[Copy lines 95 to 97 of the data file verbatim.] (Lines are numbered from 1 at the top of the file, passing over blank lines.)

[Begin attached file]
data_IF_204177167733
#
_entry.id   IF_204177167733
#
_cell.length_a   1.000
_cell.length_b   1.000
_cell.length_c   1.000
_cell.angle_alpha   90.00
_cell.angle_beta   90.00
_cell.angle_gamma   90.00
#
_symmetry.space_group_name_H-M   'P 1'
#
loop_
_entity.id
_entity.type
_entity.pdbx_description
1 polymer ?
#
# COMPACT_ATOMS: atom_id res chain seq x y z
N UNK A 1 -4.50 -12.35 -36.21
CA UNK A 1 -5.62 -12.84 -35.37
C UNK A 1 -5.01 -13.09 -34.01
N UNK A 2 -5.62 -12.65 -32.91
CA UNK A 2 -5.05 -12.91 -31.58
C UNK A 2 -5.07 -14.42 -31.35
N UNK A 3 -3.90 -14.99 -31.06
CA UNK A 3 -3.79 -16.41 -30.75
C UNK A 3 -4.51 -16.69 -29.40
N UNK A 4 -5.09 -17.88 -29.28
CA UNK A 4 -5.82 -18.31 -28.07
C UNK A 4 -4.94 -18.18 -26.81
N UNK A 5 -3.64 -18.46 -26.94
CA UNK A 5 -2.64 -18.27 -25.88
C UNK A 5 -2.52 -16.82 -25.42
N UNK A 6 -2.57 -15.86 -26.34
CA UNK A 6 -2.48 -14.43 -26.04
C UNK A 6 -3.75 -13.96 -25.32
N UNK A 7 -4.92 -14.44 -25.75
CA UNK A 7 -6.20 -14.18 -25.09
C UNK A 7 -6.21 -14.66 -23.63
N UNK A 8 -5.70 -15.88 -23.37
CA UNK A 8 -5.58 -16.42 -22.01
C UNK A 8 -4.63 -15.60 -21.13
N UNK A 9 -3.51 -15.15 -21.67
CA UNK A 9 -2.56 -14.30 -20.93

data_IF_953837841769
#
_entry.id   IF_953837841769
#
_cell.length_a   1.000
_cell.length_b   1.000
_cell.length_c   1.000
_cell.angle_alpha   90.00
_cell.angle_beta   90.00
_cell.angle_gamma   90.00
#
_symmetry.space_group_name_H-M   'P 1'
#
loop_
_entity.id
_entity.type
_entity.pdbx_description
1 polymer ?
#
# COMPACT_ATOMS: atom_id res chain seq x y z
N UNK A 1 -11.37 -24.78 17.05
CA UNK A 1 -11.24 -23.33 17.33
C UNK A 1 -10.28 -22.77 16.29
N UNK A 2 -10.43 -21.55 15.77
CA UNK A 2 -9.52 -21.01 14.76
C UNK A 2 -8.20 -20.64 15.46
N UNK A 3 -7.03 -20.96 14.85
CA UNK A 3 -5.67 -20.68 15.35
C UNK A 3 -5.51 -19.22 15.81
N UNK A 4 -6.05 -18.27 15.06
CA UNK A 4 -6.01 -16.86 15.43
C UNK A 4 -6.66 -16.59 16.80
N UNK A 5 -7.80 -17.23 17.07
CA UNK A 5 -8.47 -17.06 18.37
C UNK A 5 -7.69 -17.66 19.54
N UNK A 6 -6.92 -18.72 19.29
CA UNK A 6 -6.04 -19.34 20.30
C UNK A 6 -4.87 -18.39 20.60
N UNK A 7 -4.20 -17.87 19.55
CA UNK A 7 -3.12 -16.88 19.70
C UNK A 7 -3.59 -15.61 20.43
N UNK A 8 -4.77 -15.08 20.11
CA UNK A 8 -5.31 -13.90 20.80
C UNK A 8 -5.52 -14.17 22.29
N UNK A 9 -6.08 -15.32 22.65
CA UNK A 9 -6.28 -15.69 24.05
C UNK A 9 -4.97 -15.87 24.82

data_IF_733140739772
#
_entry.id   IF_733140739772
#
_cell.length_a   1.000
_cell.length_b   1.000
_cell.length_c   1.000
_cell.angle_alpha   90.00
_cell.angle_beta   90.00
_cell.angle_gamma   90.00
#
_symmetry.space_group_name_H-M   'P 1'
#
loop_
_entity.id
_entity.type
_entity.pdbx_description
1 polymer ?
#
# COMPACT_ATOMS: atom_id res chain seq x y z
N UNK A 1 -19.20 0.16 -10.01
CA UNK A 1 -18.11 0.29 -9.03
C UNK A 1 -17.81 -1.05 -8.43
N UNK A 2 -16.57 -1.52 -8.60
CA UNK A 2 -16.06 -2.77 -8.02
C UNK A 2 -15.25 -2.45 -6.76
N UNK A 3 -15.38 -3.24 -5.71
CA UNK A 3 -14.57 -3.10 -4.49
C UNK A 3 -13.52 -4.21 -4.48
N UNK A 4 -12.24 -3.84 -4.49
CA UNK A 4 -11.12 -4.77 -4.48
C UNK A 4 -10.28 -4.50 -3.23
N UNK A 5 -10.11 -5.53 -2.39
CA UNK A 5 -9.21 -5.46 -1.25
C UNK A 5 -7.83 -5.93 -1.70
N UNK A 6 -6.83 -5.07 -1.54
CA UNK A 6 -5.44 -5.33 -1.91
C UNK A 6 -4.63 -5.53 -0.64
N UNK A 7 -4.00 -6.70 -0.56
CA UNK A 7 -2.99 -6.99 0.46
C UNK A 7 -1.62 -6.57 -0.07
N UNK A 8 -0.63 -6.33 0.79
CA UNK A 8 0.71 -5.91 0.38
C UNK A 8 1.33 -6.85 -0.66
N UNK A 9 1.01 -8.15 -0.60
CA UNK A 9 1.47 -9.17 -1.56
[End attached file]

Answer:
#
_entry.id   IF_733140739772
#